In 2019, the Florida state supreme court directed a special committee to study how legal services for consumers could be improved by ensuring that lawyers play a “proper and prominent role in the provision of these services” involving nonlawyers.40 The committee was instructed to look at various issues including referral fees, fee sharing, regulation of lawyers, regulation of online legal-service providers, and nonlawyer providers of limited legal services.41 In 2021, the committee issued a report that recommended establishing a regulatory sandbox modeled after Utah’s in order to test NLO and fee sharing with nonlawyers.42 Later that year, however, after Florida lawyers voiced numerous objections to the report’s recommendations, the Florida Bar’s Board of Governors unanimously rejected proposals to allow nonlawyers to own law firms and share in legal fees.43 In March 2022, the Florida Supreme Court agreed with the state bar and declined to adopt the recommendations of the special committee (i.e., declined to adopt proposals related to NLO, fee sharing, and expanding the work that paralegals are allowed to perform).44
In 2020, Washington, D.C. also began considering loosening its NLO rules.45 Although Washington, D.C. has had a modified version of Rule 5.4 since 1991, its current rule allows NLO in certain limited circumstances but does not permit corporations or investment banks to own interests in law partnerships or law practices.46 That proposal has not yet been advanced towards approval.
Several other states have considered regulatory reforms related to Rule 5.4, but to date, none has embraced NLO in their states at the level seen in Arizona and Utah.47
Despite the recent prominence of the debate over reforming Rule 5.4, most lawyers have long opposed loosening Rule 5.4 and embracing NLO. While there are a variety of compelling reasons for this opposition, the primary concern expressed by lawyers does not, as Baxter argues, come from a self-serving desire to protect lawyers’ profits.48 Rather, lawyers’ opposition to NLO stems principally from a steadfast commitment to professionalism and the ethical practice of law that leads many lawyers to draw the line at forbidding nonlawyers, who may have interests that are at odds with their clients, from owning or running legal practices.49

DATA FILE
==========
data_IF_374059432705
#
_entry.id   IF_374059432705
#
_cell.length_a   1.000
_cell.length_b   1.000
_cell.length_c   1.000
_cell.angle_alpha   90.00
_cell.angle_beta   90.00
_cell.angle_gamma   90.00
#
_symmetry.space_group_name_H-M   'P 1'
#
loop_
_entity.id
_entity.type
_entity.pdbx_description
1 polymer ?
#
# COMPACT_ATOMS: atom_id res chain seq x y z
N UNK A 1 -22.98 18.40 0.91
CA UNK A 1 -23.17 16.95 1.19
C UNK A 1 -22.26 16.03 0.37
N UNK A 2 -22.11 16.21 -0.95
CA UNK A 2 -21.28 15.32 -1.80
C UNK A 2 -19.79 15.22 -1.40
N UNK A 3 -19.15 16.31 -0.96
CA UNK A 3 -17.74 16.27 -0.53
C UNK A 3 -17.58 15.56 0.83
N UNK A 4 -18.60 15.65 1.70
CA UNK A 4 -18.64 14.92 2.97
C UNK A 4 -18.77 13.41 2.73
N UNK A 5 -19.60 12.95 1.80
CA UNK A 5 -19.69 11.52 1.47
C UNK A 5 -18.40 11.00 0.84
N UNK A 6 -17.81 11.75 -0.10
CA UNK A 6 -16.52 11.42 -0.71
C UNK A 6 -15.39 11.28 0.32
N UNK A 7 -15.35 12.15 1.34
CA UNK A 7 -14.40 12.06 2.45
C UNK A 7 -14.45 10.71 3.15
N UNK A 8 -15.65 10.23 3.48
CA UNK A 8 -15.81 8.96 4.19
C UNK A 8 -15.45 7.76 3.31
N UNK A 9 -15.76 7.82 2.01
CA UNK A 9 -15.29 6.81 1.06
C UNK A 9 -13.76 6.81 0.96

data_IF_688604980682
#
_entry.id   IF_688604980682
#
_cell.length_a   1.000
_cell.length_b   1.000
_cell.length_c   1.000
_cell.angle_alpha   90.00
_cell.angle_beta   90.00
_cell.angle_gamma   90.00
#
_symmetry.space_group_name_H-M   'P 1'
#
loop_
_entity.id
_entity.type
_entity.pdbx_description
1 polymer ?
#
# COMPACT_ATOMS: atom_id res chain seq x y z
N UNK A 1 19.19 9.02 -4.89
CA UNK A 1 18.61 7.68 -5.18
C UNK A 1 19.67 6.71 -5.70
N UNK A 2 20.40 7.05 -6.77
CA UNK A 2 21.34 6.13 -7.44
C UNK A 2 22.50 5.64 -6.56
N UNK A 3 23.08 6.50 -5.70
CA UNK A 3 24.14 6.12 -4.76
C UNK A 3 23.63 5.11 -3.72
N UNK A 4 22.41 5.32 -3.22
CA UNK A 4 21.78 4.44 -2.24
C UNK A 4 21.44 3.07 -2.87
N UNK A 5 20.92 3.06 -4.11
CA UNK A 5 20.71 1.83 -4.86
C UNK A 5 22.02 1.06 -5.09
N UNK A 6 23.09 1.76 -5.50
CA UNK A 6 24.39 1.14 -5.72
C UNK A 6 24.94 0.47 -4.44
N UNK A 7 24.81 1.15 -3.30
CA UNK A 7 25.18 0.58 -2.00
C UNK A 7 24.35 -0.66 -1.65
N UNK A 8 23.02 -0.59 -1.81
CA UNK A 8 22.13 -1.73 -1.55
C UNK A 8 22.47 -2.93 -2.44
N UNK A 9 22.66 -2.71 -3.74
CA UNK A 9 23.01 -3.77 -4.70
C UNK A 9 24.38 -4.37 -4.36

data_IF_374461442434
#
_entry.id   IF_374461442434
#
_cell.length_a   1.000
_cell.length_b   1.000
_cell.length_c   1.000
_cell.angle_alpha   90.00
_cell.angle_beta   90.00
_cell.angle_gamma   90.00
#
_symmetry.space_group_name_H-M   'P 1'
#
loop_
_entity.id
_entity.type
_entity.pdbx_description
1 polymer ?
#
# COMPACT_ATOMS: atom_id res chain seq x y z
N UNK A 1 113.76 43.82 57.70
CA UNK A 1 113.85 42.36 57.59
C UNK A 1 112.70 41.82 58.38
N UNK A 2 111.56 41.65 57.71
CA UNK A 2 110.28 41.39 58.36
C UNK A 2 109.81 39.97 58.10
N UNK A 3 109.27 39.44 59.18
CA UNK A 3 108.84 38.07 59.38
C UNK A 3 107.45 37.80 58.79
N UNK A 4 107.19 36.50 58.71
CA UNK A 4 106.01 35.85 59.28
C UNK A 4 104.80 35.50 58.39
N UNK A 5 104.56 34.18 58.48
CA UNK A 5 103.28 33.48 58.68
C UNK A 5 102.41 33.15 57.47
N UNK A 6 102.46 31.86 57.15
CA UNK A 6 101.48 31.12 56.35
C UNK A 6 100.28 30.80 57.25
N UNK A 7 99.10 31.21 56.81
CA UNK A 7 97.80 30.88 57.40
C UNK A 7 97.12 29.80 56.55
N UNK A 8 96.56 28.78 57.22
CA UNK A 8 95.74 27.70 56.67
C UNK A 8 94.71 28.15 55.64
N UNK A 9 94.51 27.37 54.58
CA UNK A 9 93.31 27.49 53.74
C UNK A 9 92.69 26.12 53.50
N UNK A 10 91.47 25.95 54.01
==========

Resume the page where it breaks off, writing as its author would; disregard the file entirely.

In order to be admitted to the bar, lawyers must spend many hours completing courses in professional ethics that impress upon them the duty they owe clients in providing independent advice and avoiding conflicts of interest. Lawyers must pass rigorous admission exams and take an oath to uphold their ethical duties. Indeed, law-school graduates in nearly every U.S. jurisdiction cannot become members of the bar without passing the Multistate Professional Responsibility Exam—a two-hour exam focused exclusively on professional ethics in the practice of law.50 Lawyers face serious consequences for violating these rules, including suspension or disbarment.51 Although nonlawyers may, of course, have their own ethical codes, they do not face the same consequences for ethical violations (for example, they cannot be disbarred), making it difficult to ensure that nonlawyers would uphold the same ethical duties if they were allowed to be involved in providing legal services. More importantly, however, most lawyers hold sacrosanct their ethical duties to their clients and the legal profession, and they fear that reforming Rule 5.4 would weaken their ability to preserve those standards.52